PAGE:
Subscribe now

A Christian and an Unbeliever discuss …

By Rob Slane
August 2016 | Review by John Palmer
  • Publisher: Day One Publications
  • ISBN: 978-1-84625-448-2
  • Pages: 128
  • Price: 7.00
Buy this book »

Book Review

Rob Slane tells us he was a committed and dogmatic atheist who became a committed and dogmatic Christian. This book is an imagined conversation between one who is still the former and himself as the latter. It is a composite of conversations he has actually had. This makes the transitions between topics clumsy at times.

The book is intended as an apologetic for Christians in the face of atheistic objections. Much material presented is good and incisive. However, the arguments are a little lacking in grace, with ‘winning the argument and not the person’ an apparent risk. Indeed, one starts feeling sorry for the atheist on the train, who is hardly allowed to get a word in edgeways! In other words, beware of the style and concentrate on the content.

Topics covered include the existence of God, the origin of evil, the basis of morality, the purpose of life, hypocrisy among professing Christians, and why atheists embrace atheism despite its hopelessness (trying to save the planet for people is pointless if there is no point to planet or people).

We are taught that a moral sense must mean that we are made in God’s image rather than evolved from non-life. If there is no God, morality is a meaningless concept. Science cannot disprove God because science is the study of the material universe, while God is transcendent and immaterial.

God cannot be proved to exist, but the evidence for him is overwhelming. Man can never find God by science, but only by humility and repentance for his rebellion. Furthermore, Genesis 3 gives an account of the origins, definition and judgment of evil — not to mention its cure. Atheistic humanism, meanwhile, cannot.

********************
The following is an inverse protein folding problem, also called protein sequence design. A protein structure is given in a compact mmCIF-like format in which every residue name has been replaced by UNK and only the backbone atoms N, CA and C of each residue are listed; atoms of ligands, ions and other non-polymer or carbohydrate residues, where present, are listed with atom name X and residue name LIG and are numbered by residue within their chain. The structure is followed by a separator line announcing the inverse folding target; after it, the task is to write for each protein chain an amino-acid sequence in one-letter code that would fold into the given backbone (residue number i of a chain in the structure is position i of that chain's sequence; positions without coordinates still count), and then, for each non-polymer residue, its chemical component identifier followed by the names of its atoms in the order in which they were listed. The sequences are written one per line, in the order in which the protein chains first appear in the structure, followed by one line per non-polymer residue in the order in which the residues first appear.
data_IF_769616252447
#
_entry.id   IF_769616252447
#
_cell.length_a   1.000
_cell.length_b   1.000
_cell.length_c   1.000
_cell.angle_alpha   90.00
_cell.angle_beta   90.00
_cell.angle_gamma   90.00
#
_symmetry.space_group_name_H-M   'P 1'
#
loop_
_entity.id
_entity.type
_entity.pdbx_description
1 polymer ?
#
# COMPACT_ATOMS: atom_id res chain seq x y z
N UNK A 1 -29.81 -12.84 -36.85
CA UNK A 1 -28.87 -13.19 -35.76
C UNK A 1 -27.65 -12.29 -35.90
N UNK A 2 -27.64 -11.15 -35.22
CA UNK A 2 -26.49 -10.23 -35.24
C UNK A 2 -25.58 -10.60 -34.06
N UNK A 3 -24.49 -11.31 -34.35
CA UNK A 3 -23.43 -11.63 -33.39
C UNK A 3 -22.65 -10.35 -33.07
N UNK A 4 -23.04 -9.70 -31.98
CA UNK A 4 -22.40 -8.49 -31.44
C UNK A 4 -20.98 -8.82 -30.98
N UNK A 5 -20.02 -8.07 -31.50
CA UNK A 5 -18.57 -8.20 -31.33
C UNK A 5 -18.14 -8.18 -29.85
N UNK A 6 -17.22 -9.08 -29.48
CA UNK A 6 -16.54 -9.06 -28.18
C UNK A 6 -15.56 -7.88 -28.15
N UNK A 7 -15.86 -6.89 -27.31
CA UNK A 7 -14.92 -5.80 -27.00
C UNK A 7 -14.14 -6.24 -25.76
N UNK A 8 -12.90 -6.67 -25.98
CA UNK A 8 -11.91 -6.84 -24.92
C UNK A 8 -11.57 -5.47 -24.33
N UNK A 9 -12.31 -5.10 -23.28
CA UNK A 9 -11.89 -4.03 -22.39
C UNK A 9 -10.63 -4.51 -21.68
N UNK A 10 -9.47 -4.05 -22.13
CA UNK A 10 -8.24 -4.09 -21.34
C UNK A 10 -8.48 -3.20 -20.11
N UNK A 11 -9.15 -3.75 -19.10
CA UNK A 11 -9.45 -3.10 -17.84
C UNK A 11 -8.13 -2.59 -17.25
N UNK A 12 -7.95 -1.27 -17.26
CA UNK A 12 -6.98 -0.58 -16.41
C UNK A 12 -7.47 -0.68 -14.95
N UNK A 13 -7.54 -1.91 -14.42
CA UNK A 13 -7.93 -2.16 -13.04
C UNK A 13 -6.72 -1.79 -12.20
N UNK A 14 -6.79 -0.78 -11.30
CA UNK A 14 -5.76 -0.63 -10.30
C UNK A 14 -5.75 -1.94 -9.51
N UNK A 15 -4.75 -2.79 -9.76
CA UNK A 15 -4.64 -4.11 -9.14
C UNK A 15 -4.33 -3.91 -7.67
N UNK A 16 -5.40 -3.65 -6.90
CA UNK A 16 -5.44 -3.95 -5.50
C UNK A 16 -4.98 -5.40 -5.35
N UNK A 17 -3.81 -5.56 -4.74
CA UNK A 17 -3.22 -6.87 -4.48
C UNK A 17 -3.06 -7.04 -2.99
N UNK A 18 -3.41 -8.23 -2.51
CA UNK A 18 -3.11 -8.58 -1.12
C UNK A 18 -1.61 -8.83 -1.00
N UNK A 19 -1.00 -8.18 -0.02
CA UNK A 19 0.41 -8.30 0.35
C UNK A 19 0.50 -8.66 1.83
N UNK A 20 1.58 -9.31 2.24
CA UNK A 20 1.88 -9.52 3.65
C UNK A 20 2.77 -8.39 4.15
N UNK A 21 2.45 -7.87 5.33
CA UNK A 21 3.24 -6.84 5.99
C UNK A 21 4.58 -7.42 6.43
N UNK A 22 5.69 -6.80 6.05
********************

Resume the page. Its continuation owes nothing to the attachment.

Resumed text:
If you converse with committed atheists, there is help here in the face of their common objections. This is a useful addition to our armoury in the fight against satanic strongholds.

John Palmer


Book Reviews

Read our latest book reviews

Star RatingStar RatingStar RatingStar RatingStar Rating
Being a Pastor: A conversation with Andrew Fuller
Michael Haykin

In their introduction, the authors express their concern regarding the effect of megachurch pastors and public perception of what makes a good minister. A principle stated at the beginning of the book is that we should learn from the example…

See all book reviews
Star RatingStar RatingStar RatingStar RatingStar Rating
The Last Valley: A story of God’s grace in terminal illness

In touching detail, Graham Heaps reflects on the terminal illness and subsequent death of his late wife Sue in 2015. It is by no means an enjoyable read, but it bears splendid testimony to the goodness and grace of God…

Star RatingStar RatingStar RatingStar RatingStar Rating
Out of the Black Shadows
Stephen Lungu

In this superbly written and compelling book, Anne Coomes artfully tells the story of Stephen Lungu. It is an explosive story of God’s power at work in the darkest of situations. I challenge you to read it and remain unconvinced…

Star RatingStar RatingStar RatingStar RatingStar Rating
The Fruitful Home: Creating a gospel culture for family life
Ann Benton

As Christians, we long to train up our children in the way they should go (Proverbs 22:6); and in The Fruitful Home, Ann Benton helpfully and practically gives us solid biblical advice on how to go about this intentionally. In a…